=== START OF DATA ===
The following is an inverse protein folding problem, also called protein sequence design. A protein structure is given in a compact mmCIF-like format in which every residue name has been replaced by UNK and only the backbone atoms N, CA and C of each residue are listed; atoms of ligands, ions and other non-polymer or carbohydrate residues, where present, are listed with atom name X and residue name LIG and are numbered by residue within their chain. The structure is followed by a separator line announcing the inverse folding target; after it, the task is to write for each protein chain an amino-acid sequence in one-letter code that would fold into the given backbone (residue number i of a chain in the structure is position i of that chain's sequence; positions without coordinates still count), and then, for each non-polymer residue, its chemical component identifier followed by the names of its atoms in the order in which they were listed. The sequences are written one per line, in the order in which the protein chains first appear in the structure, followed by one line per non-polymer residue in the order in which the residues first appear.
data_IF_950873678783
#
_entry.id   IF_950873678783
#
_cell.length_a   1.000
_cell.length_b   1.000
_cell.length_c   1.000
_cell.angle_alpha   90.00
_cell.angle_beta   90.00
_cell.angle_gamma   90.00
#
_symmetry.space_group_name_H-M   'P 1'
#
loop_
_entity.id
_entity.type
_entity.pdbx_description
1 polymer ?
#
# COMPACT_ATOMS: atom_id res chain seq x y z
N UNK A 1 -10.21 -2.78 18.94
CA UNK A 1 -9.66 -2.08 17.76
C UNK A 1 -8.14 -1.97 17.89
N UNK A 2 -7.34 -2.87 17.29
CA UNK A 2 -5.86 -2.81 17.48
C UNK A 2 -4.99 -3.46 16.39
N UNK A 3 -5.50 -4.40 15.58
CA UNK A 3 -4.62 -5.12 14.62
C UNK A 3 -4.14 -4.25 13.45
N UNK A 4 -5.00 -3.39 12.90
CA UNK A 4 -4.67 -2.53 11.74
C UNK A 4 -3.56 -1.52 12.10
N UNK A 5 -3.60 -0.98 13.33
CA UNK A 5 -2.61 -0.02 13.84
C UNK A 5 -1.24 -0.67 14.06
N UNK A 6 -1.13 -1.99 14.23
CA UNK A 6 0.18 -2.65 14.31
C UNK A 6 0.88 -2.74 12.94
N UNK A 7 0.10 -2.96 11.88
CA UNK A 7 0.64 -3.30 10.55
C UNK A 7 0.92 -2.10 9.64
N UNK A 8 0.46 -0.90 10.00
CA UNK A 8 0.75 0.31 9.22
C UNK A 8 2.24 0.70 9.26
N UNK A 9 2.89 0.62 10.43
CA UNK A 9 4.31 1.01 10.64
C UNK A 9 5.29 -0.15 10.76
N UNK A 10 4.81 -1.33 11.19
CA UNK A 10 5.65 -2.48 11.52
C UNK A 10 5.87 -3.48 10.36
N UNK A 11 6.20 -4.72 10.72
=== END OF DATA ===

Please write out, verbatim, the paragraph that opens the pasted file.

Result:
The following is an inverse protein folding problem, also called protein sequence design. A protein structure is given in a compact mmCIF-like format in which every residue name has been replaced by UNK and only the backbone atoms N, CA and C of each residue are listed; atoms of ligands, ions and other non-polymer or carbohydrate residues, where present, are listed with atom name X and residue name LIG and are numbered by residue within their chain. The structure is followed by a separator line announcing the inverse folding target; after it, the task is to write for each protein chain an amino-acid sequence in one-letter code that would fold into the given backbone (residue number i of a chain in the structure is position i of that chain's sequence; positions without coordinates still count), and then, for each non-polymer residue, its chemical component identifier followed by the names of its atoms in the order in which they were listed. The sequences are written one per line, in the order in which the protein chains first appear in the structure, followed by one line per non-polymer residue in the order in which the residues first appear.